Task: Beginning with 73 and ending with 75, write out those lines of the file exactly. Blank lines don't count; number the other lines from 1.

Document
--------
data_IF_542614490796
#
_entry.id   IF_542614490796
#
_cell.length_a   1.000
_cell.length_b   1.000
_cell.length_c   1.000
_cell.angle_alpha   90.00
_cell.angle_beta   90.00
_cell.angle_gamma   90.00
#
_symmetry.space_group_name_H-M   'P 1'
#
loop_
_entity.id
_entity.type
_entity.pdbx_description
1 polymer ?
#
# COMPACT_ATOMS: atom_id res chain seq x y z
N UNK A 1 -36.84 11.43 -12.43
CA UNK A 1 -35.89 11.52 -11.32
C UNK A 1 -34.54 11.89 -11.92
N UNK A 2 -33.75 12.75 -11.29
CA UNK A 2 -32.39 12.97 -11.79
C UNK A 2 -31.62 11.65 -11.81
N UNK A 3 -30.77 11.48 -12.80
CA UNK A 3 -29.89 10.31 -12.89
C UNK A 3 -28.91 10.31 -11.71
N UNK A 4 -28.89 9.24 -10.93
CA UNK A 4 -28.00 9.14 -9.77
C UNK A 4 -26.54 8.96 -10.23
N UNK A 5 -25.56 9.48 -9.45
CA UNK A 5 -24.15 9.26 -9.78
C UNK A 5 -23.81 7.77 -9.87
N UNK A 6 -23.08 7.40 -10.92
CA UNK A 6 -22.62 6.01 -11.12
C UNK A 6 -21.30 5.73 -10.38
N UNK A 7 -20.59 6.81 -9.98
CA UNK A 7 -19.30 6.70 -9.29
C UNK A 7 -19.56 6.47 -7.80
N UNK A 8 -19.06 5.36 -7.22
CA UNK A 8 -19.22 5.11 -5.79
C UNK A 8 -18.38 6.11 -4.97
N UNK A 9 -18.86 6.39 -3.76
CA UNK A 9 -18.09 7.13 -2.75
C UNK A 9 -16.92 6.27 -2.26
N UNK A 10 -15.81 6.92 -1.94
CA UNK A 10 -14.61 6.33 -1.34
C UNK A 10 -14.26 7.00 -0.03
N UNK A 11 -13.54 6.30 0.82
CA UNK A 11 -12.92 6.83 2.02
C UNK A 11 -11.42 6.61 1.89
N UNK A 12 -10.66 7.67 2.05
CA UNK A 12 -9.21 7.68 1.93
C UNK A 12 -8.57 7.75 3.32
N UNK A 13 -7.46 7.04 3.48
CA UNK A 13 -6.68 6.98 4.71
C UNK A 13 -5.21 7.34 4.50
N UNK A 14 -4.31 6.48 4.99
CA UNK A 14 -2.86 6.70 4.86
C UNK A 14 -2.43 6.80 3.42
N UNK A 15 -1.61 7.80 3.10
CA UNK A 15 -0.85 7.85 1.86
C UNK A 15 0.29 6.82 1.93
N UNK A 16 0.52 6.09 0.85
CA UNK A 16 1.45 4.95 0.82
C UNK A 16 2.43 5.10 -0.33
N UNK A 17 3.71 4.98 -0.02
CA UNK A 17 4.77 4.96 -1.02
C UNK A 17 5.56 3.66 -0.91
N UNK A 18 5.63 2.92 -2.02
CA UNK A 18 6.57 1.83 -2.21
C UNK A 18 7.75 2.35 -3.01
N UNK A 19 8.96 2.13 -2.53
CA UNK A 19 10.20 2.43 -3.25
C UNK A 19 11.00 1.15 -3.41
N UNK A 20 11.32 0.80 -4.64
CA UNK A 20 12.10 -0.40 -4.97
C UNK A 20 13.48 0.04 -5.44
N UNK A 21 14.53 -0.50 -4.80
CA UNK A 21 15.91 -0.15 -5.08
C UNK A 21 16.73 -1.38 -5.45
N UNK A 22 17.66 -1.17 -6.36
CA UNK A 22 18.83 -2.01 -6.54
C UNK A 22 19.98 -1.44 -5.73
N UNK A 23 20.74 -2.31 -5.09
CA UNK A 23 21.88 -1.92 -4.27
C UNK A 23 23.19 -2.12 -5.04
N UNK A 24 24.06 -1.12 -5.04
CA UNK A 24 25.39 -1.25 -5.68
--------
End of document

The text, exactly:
CA UNK A 18 6.57 1.83 -2.21
C UNK A 18 7.75 2.35 -3.01
N UNK A 19 8.96 2.13 -2.53